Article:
Kratman has a military background and served in the Gulf War and is clearly keenly aware of how things have gone wrong in Iraq and in the War on Terror as a whole. He uses the book to play out several examples of how he thinks important aspects of that conflict should have been handled, including the use of some of the harsh methods mentioned earlier, and an interesting alternative version of the Siege of Fallujah. Particularly hard hit in the novel are the Kosmos, Terra Nova's equivalent of our international community of "Tranzis" or Transnational Progressives, as well as their fellow travellers in the news media. One of the more disconcerting aspects of the novel is Kratman's clear personal animosity towards these groups and individuals. I have plenty of reasons to dislike them and be suspicious of them myself, but clearly Kratman has some personal experiences, which turn certain scenes in the novel into a bit too much of a revenge fantasy.
A Desert Called Peace is a much more complete novel than some of Kratman's earlier works. The characterizations are better, the integration of plot and backstory are better. The narrative flows and keeps the reader engaged, and the didactic elements are expressed by example rather than by lecturing. That makes it a good read. You can kind of shove the message to one side and just enjoy the book as pure story, though there is still plenty of material which those who are squeamish or not fans of military SF will find disturbing.
That said, this is still primarily a dystopian novel based on current events. It even operates as such on two levels, because the interludes about the settlement of Terra Nova and about the state of Earth in the 25th century form a second angle of attack against the forces which Kratman sees as a threat to freedom and western civilization. It is harsh and doesn't softpedal its ideas, and it's likely to piss people off.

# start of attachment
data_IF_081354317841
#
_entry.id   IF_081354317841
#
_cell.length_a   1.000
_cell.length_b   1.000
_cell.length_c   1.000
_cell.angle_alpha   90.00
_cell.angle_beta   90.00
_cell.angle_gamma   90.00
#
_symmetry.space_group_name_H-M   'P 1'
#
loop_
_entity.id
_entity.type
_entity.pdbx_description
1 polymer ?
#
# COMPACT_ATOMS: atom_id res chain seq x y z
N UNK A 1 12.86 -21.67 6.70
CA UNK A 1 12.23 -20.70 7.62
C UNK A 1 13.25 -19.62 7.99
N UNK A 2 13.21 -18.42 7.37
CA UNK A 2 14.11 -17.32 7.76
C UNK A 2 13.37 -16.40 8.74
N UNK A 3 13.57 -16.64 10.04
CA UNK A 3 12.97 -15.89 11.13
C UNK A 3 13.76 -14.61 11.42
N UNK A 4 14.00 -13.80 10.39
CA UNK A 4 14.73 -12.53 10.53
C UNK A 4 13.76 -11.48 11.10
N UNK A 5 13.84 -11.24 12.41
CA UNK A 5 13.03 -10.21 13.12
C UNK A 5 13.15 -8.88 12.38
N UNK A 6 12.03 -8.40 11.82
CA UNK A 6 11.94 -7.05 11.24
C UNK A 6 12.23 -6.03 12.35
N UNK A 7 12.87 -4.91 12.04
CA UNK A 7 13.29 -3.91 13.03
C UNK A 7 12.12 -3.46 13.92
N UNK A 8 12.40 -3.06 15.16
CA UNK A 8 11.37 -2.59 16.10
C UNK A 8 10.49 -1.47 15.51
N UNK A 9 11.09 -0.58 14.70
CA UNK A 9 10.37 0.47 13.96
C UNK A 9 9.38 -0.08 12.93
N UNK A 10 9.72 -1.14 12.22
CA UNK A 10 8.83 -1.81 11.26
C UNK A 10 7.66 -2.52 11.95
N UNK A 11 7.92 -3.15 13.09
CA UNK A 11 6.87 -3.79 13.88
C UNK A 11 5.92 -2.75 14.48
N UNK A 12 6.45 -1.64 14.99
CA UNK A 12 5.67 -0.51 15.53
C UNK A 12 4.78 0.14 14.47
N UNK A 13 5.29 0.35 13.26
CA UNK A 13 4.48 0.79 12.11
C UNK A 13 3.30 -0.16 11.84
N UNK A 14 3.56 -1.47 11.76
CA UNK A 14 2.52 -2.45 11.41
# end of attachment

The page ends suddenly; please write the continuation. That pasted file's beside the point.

Kratman has elicited some pretty harsh reactions from the political left in the past, being called all the usual names reserved for those who they do not understand but find threatening. This book isn't going to make them any happier. However, it's not just a gung-ho, macho, neocon stroke-book (there, I beat them to the description). Kratman finds plenty of fault with America's political leadership and certainly doesn't push an overt right-wing agenda, even though that's what many will mistakenly see in the book. There's also a signficant subtext of the difficulty of fighting an enemy effectively without becoming like that enemy and losing your humanity, and there seems to be the potential for a message about personal redemption as the series develops. Kratman even gives Hillary Clinton a break. After making her the villain of A State of Disobedience her surrogate here is presented a lot more realistically.
I could conclude by suggesting that those of a progressive persuasion who don't like the military and just want to hug the terrorists until they come ot their senses should probably not read this book. But maybe they should give it a try. It will probably offend them in more ways than I can count, but it might also get through to them on some level. Kratman has humanized a lot of his message and made it approachable for a wider audience. Different readers may come away with different messages from it. One reviewer has already claimed the book is a condemnation of the Iraq War, largely missing the point that it's more of an argument for having fought that war and done it more competently. Other readers may find the characters and the problems which they face to be compelling. The subject matter is difficult but it's not treated in a cheap or opportunistic way.
In A Desert Called Peace Tom Kratman has crafted a complex novel with more than one message and whether you're predisposed to agree with him or have an open mind or just like a good story, it's worth a look. And keep an eye out for Carnifex, which is scheduled for a quick followup release in early November.